WW2 with German occupation and persecution of the Jews found me in one of the famous Budapest congregations as assistant pastor. In my apartment nearby several of those pursued (some for their race, some for their political views) found shelter. As a result, the Israeli government nominated me for the Jad Vasem prize in 1994.
After WW2 I had the possibility to visit London for a conference. There I met with Hungarian refugees who fled to western countries from the Russian occupation. I organized a small reformed congregation in the few days I spent there, and it is still existing.
However, at home the war was followed by a similarly difficult period: hard-face communism in the 50’s executed big pressure on churches and pastors. Along with so many of the pastors, I had to leave Budapest for a small village in the “Big Hungarian Plain” area. After a congregation of 10,000 I found myself serving among about 70 families, smallholder farmers, most of them scattered about in great distances from each other. Here I rode an annual 3000 km on my bicycle to keep contact with the congregation members – and there was not even a church or community house, so sermons were held on great holidays only, borrowing the ex-Presbyterian school of the settlement.
This led me us to the idea to try and build a small house, not a church but merely a ‘congregation center’ out of loam, as most buildings were built there. Even this was not going to be easy as in the ten years following the war building materials were scarce and even if available, the state would not waste them on useless purposes like churches. There was, however, a body of the Hungarian government of the time that could get hold of anything for American dollars. So I thought I would write to my old American miners’ congregation to raise funds for us, for which the Hungarian state would give us building materials – and to re-pay the loan, members of my community sent fresh eggs to disabled’s homes in Budapest labeled as ‘American aids’ for 10 years.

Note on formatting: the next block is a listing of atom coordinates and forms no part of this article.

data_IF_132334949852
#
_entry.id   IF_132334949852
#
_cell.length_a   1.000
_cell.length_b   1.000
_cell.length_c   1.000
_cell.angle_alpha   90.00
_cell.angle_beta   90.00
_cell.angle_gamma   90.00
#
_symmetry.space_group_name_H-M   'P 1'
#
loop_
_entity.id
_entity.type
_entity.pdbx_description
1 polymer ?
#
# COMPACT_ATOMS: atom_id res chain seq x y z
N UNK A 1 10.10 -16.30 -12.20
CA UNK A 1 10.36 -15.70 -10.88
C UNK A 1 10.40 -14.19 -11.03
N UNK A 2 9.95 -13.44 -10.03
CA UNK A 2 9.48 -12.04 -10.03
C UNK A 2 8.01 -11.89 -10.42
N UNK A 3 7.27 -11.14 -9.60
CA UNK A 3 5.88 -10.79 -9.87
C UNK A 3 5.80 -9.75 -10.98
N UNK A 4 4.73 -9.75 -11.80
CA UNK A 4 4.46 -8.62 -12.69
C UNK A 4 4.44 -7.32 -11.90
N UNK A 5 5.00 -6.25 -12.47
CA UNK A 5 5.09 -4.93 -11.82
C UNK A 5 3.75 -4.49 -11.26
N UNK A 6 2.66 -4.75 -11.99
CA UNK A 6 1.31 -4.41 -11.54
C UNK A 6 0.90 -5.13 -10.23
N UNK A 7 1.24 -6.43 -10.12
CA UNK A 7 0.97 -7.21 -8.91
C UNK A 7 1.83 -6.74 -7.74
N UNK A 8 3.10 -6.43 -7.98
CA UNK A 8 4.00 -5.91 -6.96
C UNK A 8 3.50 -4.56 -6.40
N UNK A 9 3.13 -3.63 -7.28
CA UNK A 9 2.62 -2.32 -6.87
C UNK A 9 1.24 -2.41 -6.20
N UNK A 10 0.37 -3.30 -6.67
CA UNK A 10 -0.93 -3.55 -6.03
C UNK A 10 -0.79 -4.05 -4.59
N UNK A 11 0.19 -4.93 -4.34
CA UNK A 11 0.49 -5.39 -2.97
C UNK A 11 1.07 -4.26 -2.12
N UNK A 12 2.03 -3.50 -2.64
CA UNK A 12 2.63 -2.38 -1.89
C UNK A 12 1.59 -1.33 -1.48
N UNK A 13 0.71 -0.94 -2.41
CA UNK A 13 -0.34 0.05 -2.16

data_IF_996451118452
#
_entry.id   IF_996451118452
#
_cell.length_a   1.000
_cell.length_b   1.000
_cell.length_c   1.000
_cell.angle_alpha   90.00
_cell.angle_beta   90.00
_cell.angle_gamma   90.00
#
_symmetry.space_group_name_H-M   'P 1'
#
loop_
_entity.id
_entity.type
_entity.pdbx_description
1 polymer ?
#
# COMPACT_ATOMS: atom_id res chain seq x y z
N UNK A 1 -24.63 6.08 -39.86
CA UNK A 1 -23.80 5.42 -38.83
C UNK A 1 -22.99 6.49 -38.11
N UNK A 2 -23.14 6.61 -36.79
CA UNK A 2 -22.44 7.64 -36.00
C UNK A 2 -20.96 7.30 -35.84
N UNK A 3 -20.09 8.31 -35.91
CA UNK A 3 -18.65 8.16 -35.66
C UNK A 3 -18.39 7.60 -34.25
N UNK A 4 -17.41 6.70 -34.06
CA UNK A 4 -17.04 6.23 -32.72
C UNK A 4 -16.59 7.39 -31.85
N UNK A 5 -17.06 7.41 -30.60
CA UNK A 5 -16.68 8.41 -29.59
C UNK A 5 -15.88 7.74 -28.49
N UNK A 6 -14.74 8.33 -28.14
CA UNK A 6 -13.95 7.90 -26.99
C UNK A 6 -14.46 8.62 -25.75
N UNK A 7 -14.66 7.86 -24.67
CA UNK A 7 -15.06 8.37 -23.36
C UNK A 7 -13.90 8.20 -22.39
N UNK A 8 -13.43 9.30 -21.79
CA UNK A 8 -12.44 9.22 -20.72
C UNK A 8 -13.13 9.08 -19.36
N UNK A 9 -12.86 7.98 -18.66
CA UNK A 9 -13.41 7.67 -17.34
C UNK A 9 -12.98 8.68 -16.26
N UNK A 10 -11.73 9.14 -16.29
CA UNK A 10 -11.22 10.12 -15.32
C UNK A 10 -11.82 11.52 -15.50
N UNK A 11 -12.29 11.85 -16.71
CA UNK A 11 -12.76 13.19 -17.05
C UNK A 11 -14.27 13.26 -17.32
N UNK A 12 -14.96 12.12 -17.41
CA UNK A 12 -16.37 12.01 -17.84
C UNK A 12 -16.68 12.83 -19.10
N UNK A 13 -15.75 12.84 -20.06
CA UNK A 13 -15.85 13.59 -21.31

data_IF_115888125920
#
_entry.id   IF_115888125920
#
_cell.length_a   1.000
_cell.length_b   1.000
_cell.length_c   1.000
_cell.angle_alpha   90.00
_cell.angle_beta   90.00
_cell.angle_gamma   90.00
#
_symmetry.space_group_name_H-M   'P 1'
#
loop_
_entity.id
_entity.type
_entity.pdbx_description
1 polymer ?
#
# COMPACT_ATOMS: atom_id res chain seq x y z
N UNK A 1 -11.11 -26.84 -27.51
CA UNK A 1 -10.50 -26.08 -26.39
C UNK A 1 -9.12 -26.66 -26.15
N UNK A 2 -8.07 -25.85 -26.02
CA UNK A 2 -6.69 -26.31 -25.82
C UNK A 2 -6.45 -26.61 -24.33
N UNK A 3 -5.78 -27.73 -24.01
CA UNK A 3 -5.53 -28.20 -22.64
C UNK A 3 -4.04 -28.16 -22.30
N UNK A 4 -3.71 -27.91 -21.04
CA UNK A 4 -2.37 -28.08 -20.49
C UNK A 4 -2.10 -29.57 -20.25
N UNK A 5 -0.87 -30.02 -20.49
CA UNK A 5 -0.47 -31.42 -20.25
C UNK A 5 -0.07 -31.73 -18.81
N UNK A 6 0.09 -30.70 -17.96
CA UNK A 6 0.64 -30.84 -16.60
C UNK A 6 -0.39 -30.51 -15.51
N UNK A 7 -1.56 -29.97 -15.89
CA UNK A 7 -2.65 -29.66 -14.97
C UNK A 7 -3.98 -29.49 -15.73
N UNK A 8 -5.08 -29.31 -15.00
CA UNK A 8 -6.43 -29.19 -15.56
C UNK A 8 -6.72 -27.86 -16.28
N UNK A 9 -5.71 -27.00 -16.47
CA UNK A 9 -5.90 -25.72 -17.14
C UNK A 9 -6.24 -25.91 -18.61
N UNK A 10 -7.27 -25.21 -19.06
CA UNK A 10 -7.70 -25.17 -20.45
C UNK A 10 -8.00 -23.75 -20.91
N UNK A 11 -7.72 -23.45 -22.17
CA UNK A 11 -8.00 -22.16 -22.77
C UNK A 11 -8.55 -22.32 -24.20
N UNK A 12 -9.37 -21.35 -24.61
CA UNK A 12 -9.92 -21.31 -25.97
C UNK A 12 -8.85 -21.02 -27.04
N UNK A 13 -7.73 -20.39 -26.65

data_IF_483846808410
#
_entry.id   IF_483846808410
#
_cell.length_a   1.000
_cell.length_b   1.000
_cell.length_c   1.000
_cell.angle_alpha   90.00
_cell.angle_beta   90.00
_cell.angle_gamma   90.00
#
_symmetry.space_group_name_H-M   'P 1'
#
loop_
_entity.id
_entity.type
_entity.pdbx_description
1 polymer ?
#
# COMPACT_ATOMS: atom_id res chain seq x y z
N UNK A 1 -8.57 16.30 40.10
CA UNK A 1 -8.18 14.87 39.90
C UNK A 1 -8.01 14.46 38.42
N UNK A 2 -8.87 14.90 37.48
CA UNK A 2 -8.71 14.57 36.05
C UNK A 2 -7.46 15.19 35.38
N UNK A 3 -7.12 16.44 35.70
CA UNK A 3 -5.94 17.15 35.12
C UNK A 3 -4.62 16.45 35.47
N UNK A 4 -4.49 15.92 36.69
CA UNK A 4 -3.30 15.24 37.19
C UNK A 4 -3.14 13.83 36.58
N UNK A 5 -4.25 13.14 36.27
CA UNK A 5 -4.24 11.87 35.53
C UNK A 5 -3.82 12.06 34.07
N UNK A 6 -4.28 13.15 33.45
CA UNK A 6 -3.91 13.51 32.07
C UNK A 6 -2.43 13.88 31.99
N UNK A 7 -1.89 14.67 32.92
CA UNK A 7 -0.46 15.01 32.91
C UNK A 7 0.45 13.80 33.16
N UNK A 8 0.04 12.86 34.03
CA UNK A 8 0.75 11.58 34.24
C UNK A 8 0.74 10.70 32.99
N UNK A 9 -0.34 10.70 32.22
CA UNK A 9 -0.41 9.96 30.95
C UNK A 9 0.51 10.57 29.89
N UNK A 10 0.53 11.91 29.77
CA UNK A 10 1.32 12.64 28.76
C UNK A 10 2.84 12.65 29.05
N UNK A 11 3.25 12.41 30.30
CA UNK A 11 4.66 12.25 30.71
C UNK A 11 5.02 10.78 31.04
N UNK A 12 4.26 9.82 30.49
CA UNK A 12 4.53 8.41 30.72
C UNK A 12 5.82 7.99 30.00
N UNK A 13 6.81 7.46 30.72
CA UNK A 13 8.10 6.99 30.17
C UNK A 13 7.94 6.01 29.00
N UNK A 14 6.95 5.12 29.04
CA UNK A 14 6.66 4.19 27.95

So we did build a small church after all, moreover, one with a small tower, which is what traditionally has made a church a church in Hungary. In the following years this church building attracted a pretty little settlement around it which awarded me the title of its ‘honorary citizen’ when I turned 100.
It was not before 1965 when I was allowed to return to the capital – just in time as I was finding it more and more difficult to ride the bicycle. Here I was placed to one of the congregations on the outskirts of Buda, a nice green area, and stayed there until my retirement in 1978.
It was in the meantime, however, that the Lord entrusted me with a new job: reacting on a message from England in 1973, I started organizing the Hungarian Mission for Lepers. This ended in regularly sending home-made towels, sheets and gauze bandages to 17 lepers’ hospitals – without ever being to any of them. Still, from the thank-you letters of the hospital directors it was clear: such poverty prevailed in these places that patients were laying on mere dried palm leaves.
Today I have no active role any more in the Mission but I still sign the letters in which we thank for donations. This is the last service I can do — besides praying.
Our dear brother Károly Dobos went home to be with his Lord in 2004, at the age of 102, leaving 13 grandchildren and (so far) 18 great-grandchildren behind in the family.